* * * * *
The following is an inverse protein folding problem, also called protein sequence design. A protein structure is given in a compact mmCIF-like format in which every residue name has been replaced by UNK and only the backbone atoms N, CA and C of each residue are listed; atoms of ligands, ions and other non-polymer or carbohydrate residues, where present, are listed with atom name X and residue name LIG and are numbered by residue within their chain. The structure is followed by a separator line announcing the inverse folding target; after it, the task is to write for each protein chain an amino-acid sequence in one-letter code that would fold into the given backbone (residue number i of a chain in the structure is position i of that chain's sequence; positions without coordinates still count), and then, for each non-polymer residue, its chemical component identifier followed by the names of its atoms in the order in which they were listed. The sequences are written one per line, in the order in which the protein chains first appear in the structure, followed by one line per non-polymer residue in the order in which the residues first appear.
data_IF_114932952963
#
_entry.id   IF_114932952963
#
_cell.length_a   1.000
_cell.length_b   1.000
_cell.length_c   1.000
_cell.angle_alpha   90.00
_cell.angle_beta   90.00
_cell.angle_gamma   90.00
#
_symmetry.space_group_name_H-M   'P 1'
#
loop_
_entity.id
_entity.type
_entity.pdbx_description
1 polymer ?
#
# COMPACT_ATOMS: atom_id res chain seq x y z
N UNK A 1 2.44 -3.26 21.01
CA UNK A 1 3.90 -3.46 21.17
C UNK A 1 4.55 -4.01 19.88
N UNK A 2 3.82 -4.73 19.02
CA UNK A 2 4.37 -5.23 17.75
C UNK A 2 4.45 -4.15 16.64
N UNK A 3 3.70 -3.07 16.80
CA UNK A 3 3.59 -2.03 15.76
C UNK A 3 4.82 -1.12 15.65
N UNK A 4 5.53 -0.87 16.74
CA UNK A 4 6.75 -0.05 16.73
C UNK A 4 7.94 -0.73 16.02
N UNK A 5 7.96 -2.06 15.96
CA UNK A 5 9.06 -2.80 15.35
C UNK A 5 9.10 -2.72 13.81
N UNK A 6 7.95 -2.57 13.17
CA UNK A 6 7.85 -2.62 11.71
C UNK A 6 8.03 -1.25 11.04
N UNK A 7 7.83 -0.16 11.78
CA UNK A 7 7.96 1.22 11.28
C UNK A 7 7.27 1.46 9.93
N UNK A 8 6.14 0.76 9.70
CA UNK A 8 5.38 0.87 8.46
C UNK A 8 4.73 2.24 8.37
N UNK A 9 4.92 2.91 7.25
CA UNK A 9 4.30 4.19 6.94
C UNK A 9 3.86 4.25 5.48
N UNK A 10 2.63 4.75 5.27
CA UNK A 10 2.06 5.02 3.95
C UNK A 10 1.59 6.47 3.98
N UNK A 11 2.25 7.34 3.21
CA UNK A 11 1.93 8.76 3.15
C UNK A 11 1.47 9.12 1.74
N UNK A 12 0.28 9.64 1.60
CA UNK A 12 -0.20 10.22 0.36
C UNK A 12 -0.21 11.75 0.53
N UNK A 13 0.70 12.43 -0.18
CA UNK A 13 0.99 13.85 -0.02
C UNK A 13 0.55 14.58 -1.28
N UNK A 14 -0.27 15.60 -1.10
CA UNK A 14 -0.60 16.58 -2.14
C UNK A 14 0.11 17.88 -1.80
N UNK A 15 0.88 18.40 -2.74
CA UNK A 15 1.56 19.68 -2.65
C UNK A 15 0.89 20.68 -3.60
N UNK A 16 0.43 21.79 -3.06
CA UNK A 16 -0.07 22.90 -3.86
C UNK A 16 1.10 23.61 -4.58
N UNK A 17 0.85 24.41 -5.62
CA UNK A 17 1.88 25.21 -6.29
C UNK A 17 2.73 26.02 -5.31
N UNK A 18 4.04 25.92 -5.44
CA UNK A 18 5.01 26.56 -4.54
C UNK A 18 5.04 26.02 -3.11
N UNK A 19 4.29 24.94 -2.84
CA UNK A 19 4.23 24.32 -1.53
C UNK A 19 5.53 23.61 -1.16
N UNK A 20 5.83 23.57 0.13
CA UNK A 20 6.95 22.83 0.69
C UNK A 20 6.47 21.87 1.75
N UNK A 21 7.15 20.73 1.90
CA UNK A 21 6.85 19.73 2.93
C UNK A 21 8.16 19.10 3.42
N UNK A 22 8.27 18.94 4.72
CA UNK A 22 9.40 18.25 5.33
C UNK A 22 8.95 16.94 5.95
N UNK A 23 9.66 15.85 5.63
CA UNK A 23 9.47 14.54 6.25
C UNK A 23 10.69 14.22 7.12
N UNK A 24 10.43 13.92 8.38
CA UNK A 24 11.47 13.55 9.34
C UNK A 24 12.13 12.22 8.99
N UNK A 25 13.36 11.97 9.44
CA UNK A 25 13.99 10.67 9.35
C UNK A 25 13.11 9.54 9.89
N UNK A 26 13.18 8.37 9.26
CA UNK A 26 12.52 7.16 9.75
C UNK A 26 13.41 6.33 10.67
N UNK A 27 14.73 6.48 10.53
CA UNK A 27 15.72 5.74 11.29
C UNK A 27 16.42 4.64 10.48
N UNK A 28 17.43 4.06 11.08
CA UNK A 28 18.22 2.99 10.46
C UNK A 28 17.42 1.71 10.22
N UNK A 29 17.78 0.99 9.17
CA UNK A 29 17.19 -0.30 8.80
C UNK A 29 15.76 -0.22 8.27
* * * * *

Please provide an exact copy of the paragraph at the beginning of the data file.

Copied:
The following is an inverse protein folding problem, also called protein sequence design. A protein structure is given in a compact mmCIF-like format in which every residue name has been replaced by UNK and only the backbone atoms N, CA and C of each residue are listed; atoms of ligands, ions and other non-polymer or carbohydrate residues, where present, are listed with atom name X and residue name LIG and are numbered by residue within their chain. The structure is followed by a separator line announcing the inverse folding target; after it, the task is to write for each protein chain an amino-acid sequence in one-letter code that would fold into the given backbone (residue number i of a chain in the structure is position i of that chain's sequence; positions without coordinates still count), and then, for each non-polymer residue, its chemical component identifier followed by the names of its atoms in the order in which they were listed. The sequences are written one per line, in the order in which the protein chains first appear in the structure, followed by one line per non-polymer residue in the order in which the residues first appear.